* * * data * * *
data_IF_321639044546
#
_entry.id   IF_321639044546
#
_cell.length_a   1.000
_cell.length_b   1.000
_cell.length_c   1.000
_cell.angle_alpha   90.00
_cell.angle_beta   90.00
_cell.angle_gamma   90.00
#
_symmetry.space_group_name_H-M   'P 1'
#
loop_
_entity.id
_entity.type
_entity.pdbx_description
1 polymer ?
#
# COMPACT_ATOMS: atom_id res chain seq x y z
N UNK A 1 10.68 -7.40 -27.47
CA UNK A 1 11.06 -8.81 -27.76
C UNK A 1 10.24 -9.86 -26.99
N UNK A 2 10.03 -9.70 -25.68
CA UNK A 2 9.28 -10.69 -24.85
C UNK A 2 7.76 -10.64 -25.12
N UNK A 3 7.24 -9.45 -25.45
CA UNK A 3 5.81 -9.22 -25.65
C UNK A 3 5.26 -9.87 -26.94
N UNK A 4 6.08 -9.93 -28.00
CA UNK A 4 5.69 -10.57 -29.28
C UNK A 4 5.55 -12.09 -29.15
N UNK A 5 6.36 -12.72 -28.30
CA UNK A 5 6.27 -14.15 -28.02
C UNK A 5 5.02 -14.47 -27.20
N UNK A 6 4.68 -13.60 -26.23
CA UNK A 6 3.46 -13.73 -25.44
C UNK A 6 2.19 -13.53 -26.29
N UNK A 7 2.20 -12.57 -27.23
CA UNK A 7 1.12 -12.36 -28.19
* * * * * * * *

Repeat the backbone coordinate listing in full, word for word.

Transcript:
data_IF_321639044546
#
_entry.id   IF_321639044546
#
_cell.length_a   1.000
_cell.length_b   1.000
_cell.length_c   1.000
_cell.angle_alpha   90.00
_cell.angle_beta   90.00
_cell.angle_gamma   90.00
#
_symmetry.space_group_name_H-M   'P 1'
#
loop_
_entity.id
_entity.type
_entity.pdbx_description
1 polymer ?
#
# COMPACT_ATOMS: atom_id res chain seq x y z
N UNK A 1 10.68 -7.40 -27.47
CA UNK A 1 11.06 -8.81 -27.76
C UNK A 1 10.24 -9.86 -26.99
N UNK A 2 10.03 -9.70 -25.68
CA UNK A 2 9.28 -10.69 -24.85
C UNK A 2 7.76 -10.64 -25.12
N UNK A 3 7.24 -9.45 -25.45
CA UNK A 3 5.81 -9.22 -25.65
C UNK A 3 5.26 -9.87 -26.94
N UNK A 4 6.08 -9.93 -28.00
CA UNK A 4 5.69 -10.57 -29.28
C UNK A 4 5.55 -12.09 -29.15
N UNK A 5 6.36 -12.72 -28.30
CA UNK A 5 6.27 -14.15 -28.02
C UNK A 5 5.02 -14.47 -27.20
N UNK A 6 4.68 -13.60 -26.23
CA UNK A 6 3.46 -13.73 -25.44
C UNK A 6 2.19 -13.53 -26.29
N UNK A 7 2.20 -12.57 -27.23
CA UNK A 7 1.12 -12.36 -28.19